The whole point of living on an airport is to go flying. I am finally now getting started. Many thanks to the folks who figured out all the logistics of when, where, and what to fly.
Saturday morning was the first time at the controls. We started by doing a little book work, but I had studied up enough beforehand that that was not a big event. We checked out the airplane. It turned out to be less difficult than I expected to remember all the little bits that needed to be inspected. And then we went flying.
Rationally, I understand that airplanes do not just fall out of the sky, but with me at the controls rather than some experienced person, the possibility of crashing seemed all together too possible. I did fine, and only required occasional reassurances from the instructor that he would not let us crash.
I forget all the different things we did. The easiest is of course, straight and level flight. We did turns and a little bit of intro to stalls. Then I actually got to land the airplane. I managed to mostly land on my own a few times, but I did not have much of a feel for the airplane, and it swerved all over — left, right, up, down. For those of you who have visited, we were not practicing at my airport, but rather at a larger one farther south. I definitely needed all the extra room.
We stopped off for a snack, and then headed home. Landing at home again, I did tense up for a bit looking at the tiny runway, but then I worked on just flying the airplane rather than freaking out, and the landing went better.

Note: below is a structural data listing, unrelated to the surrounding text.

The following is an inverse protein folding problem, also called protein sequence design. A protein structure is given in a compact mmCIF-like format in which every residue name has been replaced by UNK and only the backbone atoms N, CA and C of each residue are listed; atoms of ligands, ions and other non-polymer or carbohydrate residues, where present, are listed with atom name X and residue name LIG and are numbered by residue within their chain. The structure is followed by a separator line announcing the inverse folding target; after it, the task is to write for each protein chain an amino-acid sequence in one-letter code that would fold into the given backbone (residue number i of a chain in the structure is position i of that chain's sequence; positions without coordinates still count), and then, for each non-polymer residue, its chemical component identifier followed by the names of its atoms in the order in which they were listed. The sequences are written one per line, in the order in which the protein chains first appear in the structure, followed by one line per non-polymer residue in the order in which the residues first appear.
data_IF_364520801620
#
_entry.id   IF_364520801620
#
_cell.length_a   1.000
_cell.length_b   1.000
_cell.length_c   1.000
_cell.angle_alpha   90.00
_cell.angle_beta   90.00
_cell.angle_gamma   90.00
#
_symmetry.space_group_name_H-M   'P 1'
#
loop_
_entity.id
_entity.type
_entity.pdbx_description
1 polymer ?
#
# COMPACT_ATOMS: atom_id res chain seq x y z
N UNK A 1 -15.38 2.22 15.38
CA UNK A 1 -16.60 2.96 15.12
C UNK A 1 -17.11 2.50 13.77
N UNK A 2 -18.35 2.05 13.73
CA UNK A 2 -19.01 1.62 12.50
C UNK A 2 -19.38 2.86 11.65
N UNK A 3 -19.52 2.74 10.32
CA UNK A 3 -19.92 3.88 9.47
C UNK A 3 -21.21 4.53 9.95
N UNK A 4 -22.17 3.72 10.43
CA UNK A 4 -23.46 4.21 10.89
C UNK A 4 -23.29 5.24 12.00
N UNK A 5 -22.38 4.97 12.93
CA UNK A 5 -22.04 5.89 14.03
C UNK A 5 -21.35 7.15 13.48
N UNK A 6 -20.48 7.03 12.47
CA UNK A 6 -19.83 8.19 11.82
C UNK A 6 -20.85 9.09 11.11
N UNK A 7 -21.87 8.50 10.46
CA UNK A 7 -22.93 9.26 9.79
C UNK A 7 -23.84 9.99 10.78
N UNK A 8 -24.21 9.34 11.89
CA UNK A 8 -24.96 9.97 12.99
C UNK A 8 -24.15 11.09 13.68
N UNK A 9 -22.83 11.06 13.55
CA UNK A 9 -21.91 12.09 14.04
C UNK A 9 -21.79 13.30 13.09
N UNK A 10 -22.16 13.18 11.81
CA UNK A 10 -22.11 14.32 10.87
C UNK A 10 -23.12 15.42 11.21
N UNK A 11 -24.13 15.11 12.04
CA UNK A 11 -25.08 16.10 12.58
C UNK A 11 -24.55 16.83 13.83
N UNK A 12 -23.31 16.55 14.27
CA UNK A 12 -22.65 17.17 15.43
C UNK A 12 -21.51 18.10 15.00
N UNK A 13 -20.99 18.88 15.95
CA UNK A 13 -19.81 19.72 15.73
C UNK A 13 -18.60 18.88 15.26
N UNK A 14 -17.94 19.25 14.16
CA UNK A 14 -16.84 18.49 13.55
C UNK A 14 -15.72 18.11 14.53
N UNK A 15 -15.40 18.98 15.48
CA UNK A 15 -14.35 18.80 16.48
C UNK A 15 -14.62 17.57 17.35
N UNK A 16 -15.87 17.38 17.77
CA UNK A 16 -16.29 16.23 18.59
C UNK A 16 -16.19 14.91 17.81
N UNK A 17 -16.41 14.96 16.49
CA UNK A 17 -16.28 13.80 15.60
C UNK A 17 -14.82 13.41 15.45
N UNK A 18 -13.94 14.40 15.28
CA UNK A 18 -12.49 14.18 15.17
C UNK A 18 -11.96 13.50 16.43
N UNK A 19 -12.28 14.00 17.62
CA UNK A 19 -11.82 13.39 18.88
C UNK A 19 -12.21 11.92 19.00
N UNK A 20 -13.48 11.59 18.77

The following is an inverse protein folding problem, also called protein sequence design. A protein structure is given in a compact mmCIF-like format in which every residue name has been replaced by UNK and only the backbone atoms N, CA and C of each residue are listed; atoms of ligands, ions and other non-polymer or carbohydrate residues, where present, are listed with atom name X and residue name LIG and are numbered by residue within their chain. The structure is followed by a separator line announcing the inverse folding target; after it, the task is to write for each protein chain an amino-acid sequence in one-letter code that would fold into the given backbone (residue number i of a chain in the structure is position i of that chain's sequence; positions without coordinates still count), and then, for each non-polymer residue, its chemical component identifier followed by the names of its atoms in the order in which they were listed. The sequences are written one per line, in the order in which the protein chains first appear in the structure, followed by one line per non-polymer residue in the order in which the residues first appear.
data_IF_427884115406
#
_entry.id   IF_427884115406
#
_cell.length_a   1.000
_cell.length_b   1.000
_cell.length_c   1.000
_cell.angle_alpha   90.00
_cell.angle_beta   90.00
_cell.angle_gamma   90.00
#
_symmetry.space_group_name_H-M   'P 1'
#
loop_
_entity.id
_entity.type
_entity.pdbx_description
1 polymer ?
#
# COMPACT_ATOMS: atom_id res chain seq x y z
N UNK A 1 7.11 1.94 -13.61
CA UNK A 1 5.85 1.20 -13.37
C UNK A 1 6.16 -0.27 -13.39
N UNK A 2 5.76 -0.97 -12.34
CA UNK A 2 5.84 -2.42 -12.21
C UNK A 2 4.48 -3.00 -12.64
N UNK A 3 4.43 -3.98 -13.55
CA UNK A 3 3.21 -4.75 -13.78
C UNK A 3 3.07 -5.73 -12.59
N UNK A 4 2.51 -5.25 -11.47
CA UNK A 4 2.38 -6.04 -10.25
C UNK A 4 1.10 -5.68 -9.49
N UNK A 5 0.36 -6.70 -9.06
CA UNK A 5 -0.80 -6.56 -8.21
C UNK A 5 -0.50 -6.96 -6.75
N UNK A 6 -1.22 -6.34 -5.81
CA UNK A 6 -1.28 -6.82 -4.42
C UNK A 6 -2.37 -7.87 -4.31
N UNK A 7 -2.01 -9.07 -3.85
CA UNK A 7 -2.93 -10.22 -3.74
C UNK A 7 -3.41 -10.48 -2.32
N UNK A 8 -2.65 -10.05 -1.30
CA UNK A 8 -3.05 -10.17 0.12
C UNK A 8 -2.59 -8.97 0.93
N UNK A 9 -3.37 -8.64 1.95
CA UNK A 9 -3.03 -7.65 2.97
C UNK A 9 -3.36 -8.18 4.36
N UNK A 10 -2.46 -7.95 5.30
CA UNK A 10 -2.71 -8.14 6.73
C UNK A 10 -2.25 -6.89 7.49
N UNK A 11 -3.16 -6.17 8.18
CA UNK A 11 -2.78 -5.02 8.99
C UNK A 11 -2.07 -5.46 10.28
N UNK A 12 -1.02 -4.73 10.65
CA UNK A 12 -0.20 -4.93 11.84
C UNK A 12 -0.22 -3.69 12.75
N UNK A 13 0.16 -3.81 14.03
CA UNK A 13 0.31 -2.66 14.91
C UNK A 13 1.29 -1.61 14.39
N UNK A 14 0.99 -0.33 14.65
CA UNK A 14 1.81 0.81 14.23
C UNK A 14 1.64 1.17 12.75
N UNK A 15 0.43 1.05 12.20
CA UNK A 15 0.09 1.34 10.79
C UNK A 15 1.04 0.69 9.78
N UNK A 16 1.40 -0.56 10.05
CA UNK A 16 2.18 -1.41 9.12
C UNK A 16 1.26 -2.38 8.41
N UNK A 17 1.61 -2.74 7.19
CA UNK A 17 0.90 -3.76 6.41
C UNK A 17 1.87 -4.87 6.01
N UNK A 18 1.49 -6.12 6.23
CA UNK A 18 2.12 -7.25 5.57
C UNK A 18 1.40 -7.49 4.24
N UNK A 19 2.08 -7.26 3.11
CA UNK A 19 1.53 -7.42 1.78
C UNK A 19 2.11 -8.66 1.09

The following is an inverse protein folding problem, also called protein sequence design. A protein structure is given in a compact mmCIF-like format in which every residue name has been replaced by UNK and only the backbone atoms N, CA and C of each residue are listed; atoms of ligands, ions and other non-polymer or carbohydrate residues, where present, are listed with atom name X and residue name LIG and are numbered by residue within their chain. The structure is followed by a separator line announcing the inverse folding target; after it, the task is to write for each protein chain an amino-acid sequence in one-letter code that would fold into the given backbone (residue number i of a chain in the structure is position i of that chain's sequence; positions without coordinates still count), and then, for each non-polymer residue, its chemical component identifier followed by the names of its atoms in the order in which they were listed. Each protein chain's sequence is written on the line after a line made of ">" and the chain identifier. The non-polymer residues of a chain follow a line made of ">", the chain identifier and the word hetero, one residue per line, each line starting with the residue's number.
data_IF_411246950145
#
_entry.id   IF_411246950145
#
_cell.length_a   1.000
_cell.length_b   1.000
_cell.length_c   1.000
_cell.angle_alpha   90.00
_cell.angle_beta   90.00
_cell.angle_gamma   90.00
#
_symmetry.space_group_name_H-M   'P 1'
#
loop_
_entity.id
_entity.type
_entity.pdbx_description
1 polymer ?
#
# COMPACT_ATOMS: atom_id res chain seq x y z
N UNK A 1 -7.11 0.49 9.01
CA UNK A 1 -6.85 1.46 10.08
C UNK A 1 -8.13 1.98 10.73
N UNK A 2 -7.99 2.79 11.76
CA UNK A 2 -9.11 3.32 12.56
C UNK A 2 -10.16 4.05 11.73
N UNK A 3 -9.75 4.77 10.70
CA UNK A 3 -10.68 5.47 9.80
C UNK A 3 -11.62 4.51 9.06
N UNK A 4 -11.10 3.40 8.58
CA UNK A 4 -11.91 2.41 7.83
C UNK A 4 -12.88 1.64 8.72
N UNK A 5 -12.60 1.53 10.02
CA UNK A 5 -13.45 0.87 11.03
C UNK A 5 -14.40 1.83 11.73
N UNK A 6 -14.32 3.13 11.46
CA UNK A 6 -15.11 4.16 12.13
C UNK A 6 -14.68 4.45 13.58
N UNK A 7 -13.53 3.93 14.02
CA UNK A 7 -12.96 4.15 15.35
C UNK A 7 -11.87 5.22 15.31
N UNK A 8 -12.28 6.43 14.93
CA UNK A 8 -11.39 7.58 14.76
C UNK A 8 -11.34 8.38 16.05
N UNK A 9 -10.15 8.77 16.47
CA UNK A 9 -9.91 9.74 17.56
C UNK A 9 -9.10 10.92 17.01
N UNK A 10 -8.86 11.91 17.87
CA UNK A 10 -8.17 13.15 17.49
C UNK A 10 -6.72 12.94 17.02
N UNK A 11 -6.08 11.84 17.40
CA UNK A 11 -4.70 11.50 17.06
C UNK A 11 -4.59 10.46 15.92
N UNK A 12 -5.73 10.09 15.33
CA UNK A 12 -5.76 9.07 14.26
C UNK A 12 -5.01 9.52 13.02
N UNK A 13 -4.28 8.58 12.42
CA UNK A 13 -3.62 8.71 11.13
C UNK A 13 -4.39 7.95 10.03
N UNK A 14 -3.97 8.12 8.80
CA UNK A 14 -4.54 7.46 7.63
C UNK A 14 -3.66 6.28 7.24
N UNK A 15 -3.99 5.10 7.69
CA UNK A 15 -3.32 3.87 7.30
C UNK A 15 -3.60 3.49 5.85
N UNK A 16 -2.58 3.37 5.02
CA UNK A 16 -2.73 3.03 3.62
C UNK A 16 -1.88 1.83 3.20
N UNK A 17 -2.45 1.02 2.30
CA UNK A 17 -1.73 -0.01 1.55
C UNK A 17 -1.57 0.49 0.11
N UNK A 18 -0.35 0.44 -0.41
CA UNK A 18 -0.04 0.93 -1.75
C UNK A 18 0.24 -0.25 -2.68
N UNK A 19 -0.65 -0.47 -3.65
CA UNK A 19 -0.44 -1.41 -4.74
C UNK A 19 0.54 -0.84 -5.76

It was fun going flying and reassuring that everything went reasonably. On the other hand, I felt like I could not really feel how to control the airplane yet. The airplane is fairly well mannered which helped with everything.
Sunday morning, we did a slightly shorter lesson. This time I did the preflight check mostly on my own. After everything going reasonably yesterday, I was feeling a good deal less nervous. I managed to taxi better and take off better. Then we did a review of turns, and I did that better. We did more stalls, and that went fine. Landings went better. This time I really felt like I had more control of which way the nose was pointed and it was not just wandering all over the place. I still can’t remember all the elevations and speeds to set this that and the other thing, but that’s for me to review during the week. I got to the point where I can basically take off on my own. On the way back home, the instructor introduced simulated engine failures. Landing back at Brookline went better than yesterday too. I came in a bit too high, so the instructor had to fix that. Then I think I did most of the rest of the landing and it went not too badly.
Saturday, I was not quite sure if I had fun, but Sunday was great. It was really fun improving, and actually feeling like I could give the airplane inputs and get somewhat expected outputs. We’ll see how much I remember by next lesson.